As the mother of an infant, sleep has never been more important to me. I actually grieve for all the days I took sleeping for granted. For months I’ve been shuffling around trying to function like a normal human when every single part of me feels off. People ask me how I am and I don't’ even say “I’m tired AF,” anymore because I know I sound like a broken record. It’s all I talk about, it’s all I think about. I fantasize about the day I’m going to let my head hit the pillow and crash for a solid 9 hours.
For now I just fit in a sleep ritual that I can, put myself to bed at a decent time and quietly wish my baby sleeps through the night. The glimmer of hope that I hang on to when I’m feeling ultra sleep deprived is that it’s only temporary, but this isn’t the case for most American adults. Stress, sleep disorders and lifestyle all contribute to problems getting a good night’s rest. The National Sleep Foundation recommends adults get 7-9 hours of sleep each night yet it’s estimated that 1 in 3 American adults aren’t getting enough shut eye. According to this consumer reports article the answer is simple math. Americans are working longer than ever- an average of 44 hours per week with some folks working a record amount of 60 hours per week. Why do we feel that our global economy is more important than our health? If stress from work is keeping you up at night, we invite you to set some boundaries for yourself that would improve your quality of life and overall health.
“Lifestyle changes such as going to bed at the same time each night; rising at the same time each morning; and turning off or removing televisions, computers, mobile devices from the bedroom, can help people get the healthy sleep they need.” said Wayne Giles, M.D., director of CDC’s Division of Population Health. “As a nation we are not getting enough sleep.”
Long term effects of sleep deprivation are real and detrimental to overall health. Weight gain, memory loss and weakened immune system are only a few of many dangerous impacts that lack of sleep can have on your body. So the question remains, how do we get more quality sleep? Start with the essentials- it may be time to invest in a new mattress, pillow or bedding to make your sleep journey more comfortable. Sometimes, getting more sleep can be as simple as resetting your night time habit and making it a priority. We’ve put together 5 easy tips from the experts that you can use to create a bedtime ritual that helps you drift off into dreamland.
- Keep a Schedule: Try to go to sleep and wake up at the same time every day. Create a schedule that allows you 7-9 hours in bed each night depending on how much sleep your body needs. If you don’t fall asleep within 20 minutes, get out of bed and do something relaxing until you feel sleepy and head back to bed.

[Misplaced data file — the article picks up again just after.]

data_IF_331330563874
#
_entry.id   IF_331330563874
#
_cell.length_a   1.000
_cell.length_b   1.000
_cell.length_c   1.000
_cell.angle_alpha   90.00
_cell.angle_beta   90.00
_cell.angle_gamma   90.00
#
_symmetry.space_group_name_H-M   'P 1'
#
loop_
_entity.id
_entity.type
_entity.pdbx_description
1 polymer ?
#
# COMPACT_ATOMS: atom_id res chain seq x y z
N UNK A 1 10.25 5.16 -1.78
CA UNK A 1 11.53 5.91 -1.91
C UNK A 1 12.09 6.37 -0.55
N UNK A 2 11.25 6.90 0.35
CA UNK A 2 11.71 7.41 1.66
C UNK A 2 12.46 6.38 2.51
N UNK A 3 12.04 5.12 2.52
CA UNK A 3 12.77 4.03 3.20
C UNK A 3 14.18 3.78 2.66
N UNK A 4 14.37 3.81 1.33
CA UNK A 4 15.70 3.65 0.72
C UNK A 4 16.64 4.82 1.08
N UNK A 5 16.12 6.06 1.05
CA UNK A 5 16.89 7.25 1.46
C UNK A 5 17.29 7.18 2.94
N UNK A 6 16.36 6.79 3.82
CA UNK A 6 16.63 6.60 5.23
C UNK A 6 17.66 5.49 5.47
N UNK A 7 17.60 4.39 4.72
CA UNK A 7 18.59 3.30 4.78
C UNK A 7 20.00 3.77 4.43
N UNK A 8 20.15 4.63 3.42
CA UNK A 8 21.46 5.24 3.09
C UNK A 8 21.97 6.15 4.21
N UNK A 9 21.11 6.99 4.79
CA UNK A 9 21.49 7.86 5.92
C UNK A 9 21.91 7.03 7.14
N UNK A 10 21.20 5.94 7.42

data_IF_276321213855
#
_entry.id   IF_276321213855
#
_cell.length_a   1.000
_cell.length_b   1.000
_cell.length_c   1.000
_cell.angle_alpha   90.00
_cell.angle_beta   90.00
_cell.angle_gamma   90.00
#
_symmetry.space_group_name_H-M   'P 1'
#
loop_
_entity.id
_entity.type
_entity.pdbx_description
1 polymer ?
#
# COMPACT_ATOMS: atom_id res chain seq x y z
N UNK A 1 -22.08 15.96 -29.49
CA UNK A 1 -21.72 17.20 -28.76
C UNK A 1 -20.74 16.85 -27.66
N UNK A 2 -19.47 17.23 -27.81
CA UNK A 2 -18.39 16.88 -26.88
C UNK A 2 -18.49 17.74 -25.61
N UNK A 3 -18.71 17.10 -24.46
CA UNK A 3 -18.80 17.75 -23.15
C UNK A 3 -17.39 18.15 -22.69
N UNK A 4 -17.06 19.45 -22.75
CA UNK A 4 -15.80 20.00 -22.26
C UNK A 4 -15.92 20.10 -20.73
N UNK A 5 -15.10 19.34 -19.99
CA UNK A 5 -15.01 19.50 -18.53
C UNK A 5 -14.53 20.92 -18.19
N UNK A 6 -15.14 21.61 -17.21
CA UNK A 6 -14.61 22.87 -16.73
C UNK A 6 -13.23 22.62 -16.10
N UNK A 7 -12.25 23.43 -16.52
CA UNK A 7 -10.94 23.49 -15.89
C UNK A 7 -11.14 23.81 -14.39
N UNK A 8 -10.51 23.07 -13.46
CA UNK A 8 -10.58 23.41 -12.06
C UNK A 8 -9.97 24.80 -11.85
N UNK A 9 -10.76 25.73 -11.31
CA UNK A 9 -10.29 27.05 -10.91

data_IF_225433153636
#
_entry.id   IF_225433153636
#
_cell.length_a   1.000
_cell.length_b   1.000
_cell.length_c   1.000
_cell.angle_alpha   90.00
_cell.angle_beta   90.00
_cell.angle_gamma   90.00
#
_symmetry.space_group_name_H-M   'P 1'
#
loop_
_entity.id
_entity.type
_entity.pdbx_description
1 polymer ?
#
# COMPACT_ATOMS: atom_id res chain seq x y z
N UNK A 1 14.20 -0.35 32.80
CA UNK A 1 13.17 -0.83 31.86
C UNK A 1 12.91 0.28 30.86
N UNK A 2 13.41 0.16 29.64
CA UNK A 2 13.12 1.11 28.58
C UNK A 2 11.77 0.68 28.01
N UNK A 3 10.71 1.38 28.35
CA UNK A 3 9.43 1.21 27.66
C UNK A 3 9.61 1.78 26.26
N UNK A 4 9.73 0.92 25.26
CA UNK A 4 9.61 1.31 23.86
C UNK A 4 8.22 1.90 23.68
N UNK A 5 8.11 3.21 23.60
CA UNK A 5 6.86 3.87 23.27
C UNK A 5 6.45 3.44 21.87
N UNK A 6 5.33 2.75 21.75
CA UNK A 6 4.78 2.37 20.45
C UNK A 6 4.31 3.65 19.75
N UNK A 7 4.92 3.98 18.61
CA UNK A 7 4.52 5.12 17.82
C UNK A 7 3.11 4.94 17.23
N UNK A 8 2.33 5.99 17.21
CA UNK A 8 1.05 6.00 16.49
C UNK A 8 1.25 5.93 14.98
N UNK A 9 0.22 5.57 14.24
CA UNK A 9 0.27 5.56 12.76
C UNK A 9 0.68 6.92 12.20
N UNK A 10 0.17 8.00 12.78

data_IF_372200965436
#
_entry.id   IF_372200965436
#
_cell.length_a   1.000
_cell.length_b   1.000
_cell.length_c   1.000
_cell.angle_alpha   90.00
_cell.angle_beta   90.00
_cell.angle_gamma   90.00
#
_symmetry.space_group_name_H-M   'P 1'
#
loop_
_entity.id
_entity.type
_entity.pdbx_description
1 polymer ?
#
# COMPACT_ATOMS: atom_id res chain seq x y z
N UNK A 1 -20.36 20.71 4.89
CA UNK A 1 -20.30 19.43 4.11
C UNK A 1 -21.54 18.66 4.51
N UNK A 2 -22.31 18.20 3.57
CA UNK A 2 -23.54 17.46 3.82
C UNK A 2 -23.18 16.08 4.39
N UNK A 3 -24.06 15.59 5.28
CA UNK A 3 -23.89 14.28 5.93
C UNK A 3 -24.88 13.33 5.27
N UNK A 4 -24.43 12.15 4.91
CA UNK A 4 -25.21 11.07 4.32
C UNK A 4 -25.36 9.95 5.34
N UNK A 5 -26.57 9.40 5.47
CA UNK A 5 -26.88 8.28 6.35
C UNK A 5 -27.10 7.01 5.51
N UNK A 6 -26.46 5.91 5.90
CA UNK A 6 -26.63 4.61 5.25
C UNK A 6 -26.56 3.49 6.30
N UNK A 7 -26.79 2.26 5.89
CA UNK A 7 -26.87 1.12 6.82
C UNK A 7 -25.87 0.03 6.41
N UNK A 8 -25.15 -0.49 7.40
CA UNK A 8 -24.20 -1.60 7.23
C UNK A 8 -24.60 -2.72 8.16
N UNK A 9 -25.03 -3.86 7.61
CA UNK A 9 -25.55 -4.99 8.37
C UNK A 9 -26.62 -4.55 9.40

- Create a Sleep Sanctuary: Make sure your bedroom is cool, dark and quiet. Add in some aromatherapy with an essential oil diffuser or try red light therapy. Sleep props like white noise machines can also be helpful in lulling you off to sleep. Create a no technology rule to protect yourself from blue light exposure, which can trigger hormones that keep you awake.
- Get Moving During the Day: Getting regular exercise has been shown to improve sleep- even more so if it’s outside. Just 30 minutes of aerobic exercise per day will increase slow waves in your brain that contribute to deep sleep. Spending time outdoors has also been shown to contribute to better sleep by encouraging our body’s natural circadian rhythm.
- Ditch the Alcohol: According to studies, alcohol, even in small amounts, has a negative impact on your sleep. Alcohol compromises the quality of later stages of sleep because the liver is working hard to metabolize alcohol. Swap your nightly glass of wine for a relaxing CBD beverage or hot cup of herbal tea, which may aid in sleep.
- Try a Soak: Don’t get us started on the benefits of having a bath. While relaxing, especially if you’re using our bath bombs, a warm bath also lowers our core temperature. You may be thinking, wait... I’m all warm and toasty after I get out of the bath… and you would be correct. Having a warm bath brings your blood to the surface and your body (namely hands and feet) releases that heat while lowering your core temperature.
If you haven’t been sleeping well, it’s not too late. You can start working on better sleep habits right now. Better sleep means better health. Follow us on social to learn more about sleep health as we team up with The National Sleep Foundation to promote Sleep Awareness Week, March 14-20. Want to go all in? Grab a tin of Mad Ritual and join us for a totally chill, totally free Virtual Slumber Party on Friday March 19th at 7pm PST. RSVP here or more details.